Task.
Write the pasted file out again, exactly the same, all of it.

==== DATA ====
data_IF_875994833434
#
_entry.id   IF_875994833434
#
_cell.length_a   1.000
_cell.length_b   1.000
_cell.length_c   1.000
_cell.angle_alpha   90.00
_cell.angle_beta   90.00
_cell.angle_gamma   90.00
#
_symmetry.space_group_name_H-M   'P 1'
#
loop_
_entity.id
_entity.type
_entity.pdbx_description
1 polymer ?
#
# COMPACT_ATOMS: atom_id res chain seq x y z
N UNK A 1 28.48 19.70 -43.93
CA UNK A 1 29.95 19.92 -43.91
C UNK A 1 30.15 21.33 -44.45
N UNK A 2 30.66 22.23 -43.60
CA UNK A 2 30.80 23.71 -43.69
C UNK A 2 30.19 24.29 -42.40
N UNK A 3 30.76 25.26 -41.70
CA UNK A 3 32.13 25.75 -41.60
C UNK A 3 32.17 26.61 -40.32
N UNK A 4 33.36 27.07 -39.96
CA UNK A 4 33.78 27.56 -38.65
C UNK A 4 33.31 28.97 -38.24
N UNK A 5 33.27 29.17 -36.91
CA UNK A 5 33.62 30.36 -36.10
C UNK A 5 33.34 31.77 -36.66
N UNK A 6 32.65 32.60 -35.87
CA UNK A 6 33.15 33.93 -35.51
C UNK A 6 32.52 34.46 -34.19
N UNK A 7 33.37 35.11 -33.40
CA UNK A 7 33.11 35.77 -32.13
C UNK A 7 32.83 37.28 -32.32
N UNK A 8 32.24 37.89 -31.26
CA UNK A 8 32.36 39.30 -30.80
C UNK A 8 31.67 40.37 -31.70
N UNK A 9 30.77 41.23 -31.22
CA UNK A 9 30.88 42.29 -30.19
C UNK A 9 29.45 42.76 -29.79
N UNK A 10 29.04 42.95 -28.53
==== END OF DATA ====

data_IF_875994833434
#
_entry.id   IF_875994833434
#
_cell.length_a   1.000
_cell.length_b   1.000
_cell.length_c   1.000
_cell.angle_alpha   90.00
_cell.angle_beta   90.00
_cell.angle_gamma   90.00
#
_symmetry.space_group_name_H-M   'P 1'
#
loop_
_entity.id
_entity.type
_entity.pdbx_description
1 polymer ?
#
# COMPACT_ATOMS: atom_id res chain seq x y z
N UNK A 1 28.48 19.70 -43.93
CA UNK A 1 29.95 19.92 -43.91
C UNK A 1 30.15 21.33 -44.45
N UNK A 2 30.66 22.23 -43.60
CA UNK A 2 30.80 23.71 -43.69
C UNK A 2 30.19 24.29 -42.40
N UNK A 3 30.76 25.26 -41.70
CA UNK A 3 32.13 25.75 -41.60
C UNK A 3 32.17 26.61 -40.32
N UNK A 4 33.36 27.07 -39.96
CA UNK A 4 33.78 27.56 -38.65
C UNK A 4 33.31 28.97 -38.24
N UNK A 5 33.27 29.17 -36.91
CA UNK A 5 33.62 30.36 -36.10
C UNK A 5 33.34 31.77 -36.66
N UNK A 6 32.65 32.60 -35.87
CA UNK A 6 33.15 33.93 -35.51
C UNK A 6 32.52 34.46 -34.19
N UNK A 7 33.37 35.11 -33.40
CA UNK A 7 33.11 35.77 -32.13
C UNK A 7 32.83 37.28 -32.32
N UNK A 8 32.24 37.89 -31.26
CA UNK A 8 32.36 39.30 -30.80
C UNK A 8 31.67 40.37 -31.70
N UNK A 9 30.77 41.23 -31.22
CA UNK A 9 30.88 42.29 -30.19
C UNK A 9 29.45 42.76 -29.79
N UNK A 10 29.04 42.95 -28.53